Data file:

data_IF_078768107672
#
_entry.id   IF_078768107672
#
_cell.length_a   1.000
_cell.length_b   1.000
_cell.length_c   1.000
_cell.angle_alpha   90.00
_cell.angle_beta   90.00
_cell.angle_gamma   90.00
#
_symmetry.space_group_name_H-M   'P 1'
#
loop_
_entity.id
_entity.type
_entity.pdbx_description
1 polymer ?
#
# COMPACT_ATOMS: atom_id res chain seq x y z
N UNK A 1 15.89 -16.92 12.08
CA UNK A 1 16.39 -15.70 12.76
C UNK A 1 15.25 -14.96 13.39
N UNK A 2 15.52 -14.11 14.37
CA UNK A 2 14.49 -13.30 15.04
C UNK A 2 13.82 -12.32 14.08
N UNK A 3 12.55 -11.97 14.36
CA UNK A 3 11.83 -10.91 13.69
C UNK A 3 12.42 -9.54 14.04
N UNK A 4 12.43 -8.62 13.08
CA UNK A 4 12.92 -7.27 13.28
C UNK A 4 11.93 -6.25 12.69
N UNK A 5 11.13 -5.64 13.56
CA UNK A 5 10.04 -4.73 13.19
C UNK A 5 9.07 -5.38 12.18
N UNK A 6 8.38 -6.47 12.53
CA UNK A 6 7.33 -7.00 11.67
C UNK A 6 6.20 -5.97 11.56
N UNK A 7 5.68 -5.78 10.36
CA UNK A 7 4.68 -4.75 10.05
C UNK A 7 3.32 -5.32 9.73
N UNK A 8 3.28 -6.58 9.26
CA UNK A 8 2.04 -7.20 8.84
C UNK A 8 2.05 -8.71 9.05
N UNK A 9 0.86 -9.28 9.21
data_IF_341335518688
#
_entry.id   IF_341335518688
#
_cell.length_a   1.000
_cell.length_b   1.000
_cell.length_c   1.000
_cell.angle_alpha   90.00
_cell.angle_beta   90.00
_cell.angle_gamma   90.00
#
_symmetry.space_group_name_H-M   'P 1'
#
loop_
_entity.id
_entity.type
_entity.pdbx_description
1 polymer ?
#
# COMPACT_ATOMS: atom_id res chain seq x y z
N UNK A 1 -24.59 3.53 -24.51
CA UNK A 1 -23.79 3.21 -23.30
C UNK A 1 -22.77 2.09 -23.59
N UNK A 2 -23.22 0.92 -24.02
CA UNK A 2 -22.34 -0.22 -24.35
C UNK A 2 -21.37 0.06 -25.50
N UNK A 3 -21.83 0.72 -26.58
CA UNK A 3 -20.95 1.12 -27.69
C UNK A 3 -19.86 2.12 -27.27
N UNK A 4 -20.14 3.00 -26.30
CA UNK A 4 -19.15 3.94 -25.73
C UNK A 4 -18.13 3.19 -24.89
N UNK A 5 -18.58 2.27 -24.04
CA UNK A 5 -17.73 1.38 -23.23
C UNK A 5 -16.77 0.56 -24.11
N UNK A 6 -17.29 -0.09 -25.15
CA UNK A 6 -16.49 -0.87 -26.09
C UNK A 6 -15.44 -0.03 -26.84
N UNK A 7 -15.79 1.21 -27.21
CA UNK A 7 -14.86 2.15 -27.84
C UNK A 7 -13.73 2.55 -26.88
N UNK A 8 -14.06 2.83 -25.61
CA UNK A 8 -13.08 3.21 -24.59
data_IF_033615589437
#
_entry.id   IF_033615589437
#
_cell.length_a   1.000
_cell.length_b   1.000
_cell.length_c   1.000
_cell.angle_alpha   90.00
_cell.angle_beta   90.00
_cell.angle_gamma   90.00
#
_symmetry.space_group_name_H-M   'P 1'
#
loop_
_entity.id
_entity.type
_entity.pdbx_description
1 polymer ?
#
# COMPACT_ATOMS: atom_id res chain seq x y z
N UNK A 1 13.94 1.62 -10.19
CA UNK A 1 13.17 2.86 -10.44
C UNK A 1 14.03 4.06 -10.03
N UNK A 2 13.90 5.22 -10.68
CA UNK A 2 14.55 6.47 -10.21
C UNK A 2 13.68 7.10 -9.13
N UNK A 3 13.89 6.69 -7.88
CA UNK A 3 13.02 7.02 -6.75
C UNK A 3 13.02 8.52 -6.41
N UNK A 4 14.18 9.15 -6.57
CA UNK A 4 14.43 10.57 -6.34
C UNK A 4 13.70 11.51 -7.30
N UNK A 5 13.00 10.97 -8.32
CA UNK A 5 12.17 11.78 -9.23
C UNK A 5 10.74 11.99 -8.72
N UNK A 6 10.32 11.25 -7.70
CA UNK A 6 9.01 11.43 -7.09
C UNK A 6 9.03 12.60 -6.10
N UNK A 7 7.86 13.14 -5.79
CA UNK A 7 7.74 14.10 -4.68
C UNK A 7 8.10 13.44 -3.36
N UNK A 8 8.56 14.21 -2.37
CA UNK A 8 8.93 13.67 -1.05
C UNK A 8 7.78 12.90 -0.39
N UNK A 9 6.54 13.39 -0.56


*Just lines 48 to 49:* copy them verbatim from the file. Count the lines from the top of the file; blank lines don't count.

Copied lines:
_entry.id   IF_341335518688
#